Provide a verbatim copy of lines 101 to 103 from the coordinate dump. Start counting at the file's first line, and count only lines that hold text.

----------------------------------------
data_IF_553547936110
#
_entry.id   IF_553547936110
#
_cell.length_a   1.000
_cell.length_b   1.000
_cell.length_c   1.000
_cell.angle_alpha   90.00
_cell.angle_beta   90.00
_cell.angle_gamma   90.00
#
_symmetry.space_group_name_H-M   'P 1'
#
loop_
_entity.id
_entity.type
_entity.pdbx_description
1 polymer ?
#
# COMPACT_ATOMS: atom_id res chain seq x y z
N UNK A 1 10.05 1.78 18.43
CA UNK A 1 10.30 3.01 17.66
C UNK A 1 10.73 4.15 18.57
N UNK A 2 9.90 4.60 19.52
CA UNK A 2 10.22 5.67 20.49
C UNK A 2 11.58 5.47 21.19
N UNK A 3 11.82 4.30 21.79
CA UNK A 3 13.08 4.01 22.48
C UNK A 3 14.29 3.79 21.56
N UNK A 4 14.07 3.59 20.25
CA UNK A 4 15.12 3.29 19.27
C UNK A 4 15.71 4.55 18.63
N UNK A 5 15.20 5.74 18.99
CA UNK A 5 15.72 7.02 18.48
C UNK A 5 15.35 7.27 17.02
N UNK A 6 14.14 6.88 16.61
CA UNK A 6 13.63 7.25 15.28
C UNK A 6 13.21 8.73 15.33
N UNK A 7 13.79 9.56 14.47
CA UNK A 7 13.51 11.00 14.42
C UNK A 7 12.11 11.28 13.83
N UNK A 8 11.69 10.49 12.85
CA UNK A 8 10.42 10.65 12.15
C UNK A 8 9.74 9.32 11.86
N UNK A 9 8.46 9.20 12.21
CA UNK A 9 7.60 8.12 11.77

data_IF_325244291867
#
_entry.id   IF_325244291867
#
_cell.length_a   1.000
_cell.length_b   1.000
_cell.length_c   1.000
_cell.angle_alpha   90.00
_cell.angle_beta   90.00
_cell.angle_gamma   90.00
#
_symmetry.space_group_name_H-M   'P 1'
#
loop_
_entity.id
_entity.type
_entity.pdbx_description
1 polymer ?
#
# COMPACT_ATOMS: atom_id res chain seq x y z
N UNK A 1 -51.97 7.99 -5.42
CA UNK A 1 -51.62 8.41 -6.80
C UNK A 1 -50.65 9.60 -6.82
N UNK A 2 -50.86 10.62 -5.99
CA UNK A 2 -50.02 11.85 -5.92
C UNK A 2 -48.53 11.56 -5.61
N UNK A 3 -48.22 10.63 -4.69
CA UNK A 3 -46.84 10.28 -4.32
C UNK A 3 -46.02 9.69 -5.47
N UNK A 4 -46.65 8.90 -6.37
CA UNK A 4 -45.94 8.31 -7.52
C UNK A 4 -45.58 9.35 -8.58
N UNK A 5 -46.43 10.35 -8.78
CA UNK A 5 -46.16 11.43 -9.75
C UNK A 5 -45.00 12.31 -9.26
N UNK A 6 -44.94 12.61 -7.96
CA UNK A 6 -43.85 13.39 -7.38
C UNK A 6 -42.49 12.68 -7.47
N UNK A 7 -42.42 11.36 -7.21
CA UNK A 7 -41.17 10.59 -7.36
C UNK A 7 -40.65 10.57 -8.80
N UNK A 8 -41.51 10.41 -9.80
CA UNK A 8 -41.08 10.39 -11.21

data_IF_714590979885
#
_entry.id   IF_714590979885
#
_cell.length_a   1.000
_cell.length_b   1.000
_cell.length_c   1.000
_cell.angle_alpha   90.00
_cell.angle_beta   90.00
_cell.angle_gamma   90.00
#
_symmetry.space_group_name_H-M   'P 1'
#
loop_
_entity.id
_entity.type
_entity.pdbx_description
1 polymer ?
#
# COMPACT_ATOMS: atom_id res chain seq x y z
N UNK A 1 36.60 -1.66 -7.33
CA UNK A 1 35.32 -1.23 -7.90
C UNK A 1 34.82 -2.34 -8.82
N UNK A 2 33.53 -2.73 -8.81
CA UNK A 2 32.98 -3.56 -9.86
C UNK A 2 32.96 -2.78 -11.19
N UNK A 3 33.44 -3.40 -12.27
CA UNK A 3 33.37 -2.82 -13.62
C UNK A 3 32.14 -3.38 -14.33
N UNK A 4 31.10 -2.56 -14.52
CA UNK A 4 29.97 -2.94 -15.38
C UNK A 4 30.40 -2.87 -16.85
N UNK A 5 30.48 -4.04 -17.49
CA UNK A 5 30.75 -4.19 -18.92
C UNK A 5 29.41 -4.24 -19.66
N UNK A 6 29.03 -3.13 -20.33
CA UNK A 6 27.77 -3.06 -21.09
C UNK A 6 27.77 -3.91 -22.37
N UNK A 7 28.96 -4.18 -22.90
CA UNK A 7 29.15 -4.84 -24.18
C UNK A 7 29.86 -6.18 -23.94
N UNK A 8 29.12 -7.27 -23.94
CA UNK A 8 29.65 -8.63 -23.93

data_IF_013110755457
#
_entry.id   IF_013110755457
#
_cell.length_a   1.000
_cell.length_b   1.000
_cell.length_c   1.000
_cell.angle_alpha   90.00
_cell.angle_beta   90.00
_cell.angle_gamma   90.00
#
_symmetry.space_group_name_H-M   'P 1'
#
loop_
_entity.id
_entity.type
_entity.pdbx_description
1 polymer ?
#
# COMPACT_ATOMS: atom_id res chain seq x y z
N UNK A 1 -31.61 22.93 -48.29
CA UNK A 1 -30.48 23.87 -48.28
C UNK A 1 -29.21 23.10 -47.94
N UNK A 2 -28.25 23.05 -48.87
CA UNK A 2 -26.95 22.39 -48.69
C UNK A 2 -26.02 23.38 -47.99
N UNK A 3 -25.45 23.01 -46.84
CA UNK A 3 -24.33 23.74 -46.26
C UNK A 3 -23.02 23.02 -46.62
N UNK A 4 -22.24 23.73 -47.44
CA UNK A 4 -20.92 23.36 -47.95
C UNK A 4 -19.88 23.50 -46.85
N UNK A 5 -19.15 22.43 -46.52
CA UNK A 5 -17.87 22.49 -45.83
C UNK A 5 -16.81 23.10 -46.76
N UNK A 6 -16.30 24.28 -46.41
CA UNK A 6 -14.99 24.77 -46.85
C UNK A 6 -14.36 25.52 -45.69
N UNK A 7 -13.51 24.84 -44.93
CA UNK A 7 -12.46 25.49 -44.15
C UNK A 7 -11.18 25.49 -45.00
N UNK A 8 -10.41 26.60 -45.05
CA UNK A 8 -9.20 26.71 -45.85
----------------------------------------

_symmetry.space_group_name_H-M   'P 1'
#
loop_